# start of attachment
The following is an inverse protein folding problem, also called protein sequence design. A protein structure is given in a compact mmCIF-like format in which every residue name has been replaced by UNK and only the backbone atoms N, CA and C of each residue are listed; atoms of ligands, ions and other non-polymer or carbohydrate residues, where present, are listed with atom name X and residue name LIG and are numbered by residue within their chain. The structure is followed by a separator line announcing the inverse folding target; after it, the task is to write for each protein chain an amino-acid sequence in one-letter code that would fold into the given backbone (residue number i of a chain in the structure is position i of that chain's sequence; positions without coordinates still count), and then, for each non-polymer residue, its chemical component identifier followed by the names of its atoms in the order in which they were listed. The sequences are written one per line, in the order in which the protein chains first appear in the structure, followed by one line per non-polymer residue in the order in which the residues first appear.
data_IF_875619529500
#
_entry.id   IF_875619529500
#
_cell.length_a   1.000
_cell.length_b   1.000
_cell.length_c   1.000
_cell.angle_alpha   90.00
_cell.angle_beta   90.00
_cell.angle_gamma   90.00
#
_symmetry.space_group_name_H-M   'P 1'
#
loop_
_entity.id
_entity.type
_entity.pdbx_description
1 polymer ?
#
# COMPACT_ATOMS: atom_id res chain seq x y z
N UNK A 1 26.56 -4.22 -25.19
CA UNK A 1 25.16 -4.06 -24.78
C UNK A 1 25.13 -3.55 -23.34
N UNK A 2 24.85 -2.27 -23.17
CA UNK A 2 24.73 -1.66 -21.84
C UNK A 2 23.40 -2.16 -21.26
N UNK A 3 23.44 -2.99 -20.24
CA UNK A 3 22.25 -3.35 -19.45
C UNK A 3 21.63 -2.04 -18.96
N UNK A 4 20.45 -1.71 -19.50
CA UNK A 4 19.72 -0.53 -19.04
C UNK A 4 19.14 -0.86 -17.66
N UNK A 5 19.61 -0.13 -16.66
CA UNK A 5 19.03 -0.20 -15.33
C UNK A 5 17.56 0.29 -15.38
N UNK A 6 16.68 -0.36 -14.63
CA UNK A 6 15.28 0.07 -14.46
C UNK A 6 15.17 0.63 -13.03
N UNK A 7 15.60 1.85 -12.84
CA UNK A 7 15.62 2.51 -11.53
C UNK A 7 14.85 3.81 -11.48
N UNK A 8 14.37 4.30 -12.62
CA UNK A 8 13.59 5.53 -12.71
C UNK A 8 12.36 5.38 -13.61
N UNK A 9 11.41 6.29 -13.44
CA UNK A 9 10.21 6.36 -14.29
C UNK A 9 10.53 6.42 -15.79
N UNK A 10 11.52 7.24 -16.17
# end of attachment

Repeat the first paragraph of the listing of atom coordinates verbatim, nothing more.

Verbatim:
The following is an inverse protein folding problem, also called protein sequence design. A protein structure is given in a compact mmCIF-like format in which every residue name has been replaced by UNK and only the backbone atoms N, CA and C of each residue are listed; atoms of ligands, ions and other non-polymer or carbohydrate residues, where present, are listed with atom name X and residue name LIG and are numbered by residue within their chain. The structure is followed by a separator line announcing the inverse folding target; after it, the task is to write for each protein chain an amino-acid sequence in one-letter code that would fold into the given backbone (residue number i of a chain in the structure is position i of that chain's sequence; positions without coordinates still count), and then, for each non-polymer residue, its chemical component identifier followed by the names of its atoms in the order in which they were listed. The sequences are written one per line, in the order in which the protein chains first appear in the structure, followed by one line per non-polymer residue in the order in which the residues first appear.